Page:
The annual David Hack Classic, run by Rotary in Toowoomba (Qld), recently celebrated its 20th year with a big and eclectic mix of cars, motorcycles and aircraft.

Named after a young motoring enthusiast and photojournalist who succumbed to leukaemia the event is supported by the Darling Downs Veteran & Vintage Motor Club.

Held at the Aerotec hangar at the old Toowoomba aerodrome, the event also featured a display of military vehicles, warbird flypasts and a parked RAAF C-27J Spartan cargo aircraft open to the public.

There was a rich variety of classic and muscle cars on show, with owners more than happy to have a chat and tell the story of their favourite toys.

Meet some of the owners Ė and look for more owner profiles in Reader Rides on page 140 and in coming issuesÖ

Peter Clarke


IíVE HAD many Triumphs over the years and this TR3A has been mine for the past three years.

When I got it, I rebuilt it with all the niceties on it like four-pot calipers, an aluminium radiator and power-assisted brakes and while it was off the road I drove one of my other Triumphs.

I have always had a passion for Triumphs and in the past I have had TR6s and TR4As but for me itís all about the price range, hence the TR3A. I can rebuild the motor myself with parts costing about $650 which includes pistons, rings and liners. The engine is just over 2000cc, a four-cylinder with a four-speed gearbox and electric overdrive, making it basically a six speed. It is a fully synchro gearbox and itís the same basic gearbox Triumph has used from the TR2 to the Stag.

The brakes are discs up front and drums on the back as they were originally, but I put four-pot calipers on the front, which gives it better stopping power.

Iíve done about 12,000 kilometres in it and last year we went to Tasmania from Brisbane, about 6000-kilometre round trip, which was terrific. It didnít burn any oil, didnít use any water and didnít let us down at all and it was great fun. But we did have to put the roof up in Tasmania.

Itís great to drive now, after I fitted rack and pinion steering. The handling is better and overall it is more comfortable to drive. With the large wheel and old steering system it was hard work in the corners. actually found this TR3A online in New South Wales.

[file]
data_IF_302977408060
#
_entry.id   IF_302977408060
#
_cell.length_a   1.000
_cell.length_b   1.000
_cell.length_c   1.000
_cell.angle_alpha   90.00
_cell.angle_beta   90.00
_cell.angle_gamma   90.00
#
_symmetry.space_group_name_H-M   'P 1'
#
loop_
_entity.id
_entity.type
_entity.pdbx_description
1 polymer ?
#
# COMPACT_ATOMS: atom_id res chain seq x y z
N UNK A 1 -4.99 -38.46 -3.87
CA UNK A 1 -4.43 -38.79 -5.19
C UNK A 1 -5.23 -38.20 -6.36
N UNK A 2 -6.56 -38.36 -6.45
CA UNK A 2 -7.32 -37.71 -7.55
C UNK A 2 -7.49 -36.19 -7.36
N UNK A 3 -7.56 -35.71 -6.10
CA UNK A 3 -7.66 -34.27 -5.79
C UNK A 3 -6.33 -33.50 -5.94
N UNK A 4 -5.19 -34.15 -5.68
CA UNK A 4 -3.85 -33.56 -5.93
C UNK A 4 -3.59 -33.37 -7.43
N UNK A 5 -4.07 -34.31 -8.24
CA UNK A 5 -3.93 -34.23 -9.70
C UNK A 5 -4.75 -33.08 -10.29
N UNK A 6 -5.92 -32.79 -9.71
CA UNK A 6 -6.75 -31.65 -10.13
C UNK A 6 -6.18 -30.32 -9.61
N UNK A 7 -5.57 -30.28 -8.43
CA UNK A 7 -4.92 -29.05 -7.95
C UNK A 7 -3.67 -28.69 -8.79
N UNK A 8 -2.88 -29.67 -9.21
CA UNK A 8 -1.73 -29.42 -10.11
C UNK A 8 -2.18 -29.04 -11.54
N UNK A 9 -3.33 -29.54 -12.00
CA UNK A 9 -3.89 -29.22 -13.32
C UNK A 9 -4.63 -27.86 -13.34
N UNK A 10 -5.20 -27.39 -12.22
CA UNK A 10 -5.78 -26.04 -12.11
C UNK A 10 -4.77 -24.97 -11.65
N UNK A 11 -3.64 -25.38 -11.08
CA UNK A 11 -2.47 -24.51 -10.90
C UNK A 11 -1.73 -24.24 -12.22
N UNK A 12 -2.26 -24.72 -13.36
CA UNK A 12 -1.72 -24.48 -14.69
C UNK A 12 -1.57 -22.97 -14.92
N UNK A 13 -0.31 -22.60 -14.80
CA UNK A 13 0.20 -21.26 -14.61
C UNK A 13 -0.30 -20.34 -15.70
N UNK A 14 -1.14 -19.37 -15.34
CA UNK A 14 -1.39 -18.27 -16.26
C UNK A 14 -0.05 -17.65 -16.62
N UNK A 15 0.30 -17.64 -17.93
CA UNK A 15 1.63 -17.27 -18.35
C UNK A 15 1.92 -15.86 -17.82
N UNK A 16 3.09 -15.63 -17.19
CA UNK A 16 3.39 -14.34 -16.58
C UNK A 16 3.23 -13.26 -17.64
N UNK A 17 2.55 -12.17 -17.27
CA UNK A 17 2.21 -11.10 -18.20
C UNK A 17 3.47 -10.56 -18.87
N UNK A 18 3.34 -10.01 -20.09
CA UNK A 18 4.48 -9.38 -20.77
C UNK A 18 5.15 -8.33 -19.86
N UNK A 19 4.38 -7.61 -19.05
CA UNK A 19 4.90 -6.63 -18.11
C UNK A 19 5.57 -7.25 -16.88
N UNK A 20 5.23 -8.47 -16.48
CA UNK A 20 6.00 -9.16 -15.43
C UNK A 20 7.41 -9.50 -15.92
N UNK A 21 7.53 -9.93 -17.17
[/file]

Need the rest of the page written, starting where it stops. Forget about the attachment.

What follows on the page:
Actually when we were in Tasmania somebody looked at it and they thought they recognised the car. I donít really know how, but apparently it did come from Tasmania originally. Then the chap went on to say how well it was rebuilt after it crashed in the race. I said I donít want to know any more but apparently it has been in some races with the original owner in Tasmania, but the chassis is straight and all good otherwise I wouldnít put any more into it.

Lou Olsen


I BOUGHT the Corolla new in 1969 for my mum. She had an FX Holden at the time and with her age getting on she wanted a smaller car and an automatic.

We had a look around at what was available which was basically Hillmans and Morrises and after driving them all the Toyota Corolla was her choice. Mum drove it right up until two weeks before her passing in 1999.

So I inherited the car and originally started driving it as my shopping car, but each time we came back to it, people were asking if I wanted to sell it and that became a bit annoying. These days we just drive it to shows.

It has only done 82,000 miles and I have looked after it and kept it original. How you see it is how the car was except that mum dinged the front a couple of times so it has had a little bit of panel work, but apart from that the upholstery is original and most of the paint is also original.

It had another engine fitted as the original one developed a water problem. The original was 1100cc and the one we fitted from a Japanese importer was known as a 4K motor which is nearly 1400ccís. After driving it for the first time she said itís really peppy now, so that I how it got its nickname.

Mumís right though, it is a beaut little car to drive and so easy with the auto transmission. Itís still on its original tyres, with original Toyoglide two-speed auto gearbox and diff! I can easily sit on 100km/h and the drum brakes arenít too bad either, you just push harder and it takes a bit longer to stop as they are not power-assisted.